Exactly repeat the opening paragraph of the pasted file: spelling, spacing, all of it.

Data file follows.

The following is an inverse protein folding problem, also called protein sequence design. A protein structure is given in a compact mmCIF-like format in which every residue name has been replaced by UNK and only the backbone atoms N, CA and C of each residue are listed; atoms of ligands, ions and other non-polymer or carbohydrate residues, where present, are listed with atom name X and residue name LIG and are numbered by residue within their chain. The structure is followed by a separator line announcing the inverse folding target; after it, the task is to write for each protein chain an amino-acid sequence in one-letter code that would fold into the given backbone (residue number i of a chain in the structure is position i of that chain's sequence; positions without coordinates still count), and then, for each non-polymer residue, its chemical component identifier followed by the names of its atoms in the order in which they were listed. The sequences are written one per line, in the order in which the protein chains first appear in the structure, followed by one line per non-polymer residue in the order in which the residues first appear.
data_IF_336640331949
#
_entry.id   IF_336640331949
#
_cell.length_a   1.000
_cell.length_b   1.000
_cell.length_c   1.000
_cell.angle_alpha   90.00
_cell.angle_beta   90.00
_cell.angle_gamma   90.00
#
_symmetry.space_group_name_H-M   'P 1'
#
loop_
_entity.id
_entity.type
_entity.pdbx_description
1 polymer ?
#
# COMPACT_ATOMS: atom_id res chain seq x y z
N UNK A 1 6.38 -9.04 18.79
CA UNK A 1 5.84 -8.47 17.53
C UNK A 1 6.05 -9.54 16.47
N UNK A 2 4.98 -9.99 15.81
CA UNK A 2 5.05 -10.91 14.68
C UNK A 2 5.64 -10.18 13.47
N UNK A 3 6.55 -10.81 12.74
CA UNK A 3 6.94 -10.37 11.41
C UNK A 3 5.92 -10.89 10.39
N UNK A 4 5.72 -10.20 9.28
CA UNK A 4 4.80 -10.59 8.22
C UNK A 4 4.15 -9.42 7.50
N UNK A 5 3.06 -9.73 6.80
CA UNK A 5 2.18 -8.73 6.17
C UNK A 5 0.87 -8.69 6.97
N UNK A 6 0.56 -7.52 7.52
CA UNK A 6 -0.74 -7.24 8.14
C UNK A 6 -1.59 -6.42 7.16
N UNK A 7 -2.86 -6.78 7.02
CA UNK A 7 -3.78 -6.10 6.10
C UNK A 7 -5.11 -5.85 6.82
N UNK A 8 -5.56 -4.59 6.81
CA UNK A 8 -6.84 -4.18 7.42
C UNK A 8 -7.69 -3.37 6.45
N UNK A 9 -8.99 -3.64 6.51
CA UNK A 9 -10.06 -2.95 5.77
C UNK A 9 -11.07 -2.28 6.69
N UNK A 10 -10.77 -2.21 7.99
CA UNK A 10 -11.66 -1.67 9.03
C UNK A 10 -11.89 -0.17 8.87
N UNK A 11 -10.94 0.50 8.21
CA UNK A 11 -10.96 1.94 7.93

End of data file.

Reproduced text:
The following is an inverse protein folding problem, also called protein sequence design. A protein structure is given in a compact mmCIF-like format in which every residue name has been replaced by UNK and only the backbone atoms N, CA and C of each residue are listed; atoms of ligands, ions and other non-polymer or carbohydrate residues, where present, are listed with atom name X and residue name LIG and are numbered by residue within their chain. The structure is followed by a separator line announcing the inverse folding target; after it, the task is to write for each protein chain an amino-acid sequence in one-letter code that would fold into the given backbone (residue number i of a chain in the structure is position i of that chain's sequence; positions without coordinates still count), and then, for each non-polymer residue, its chemical component identifier followed by the names of its atoms in the order in which they were listed. The sequences are written one per line, in the order in which the protein chains first appear in the structure, followed by one line per non-polymer residue in the order in which the residues first appear.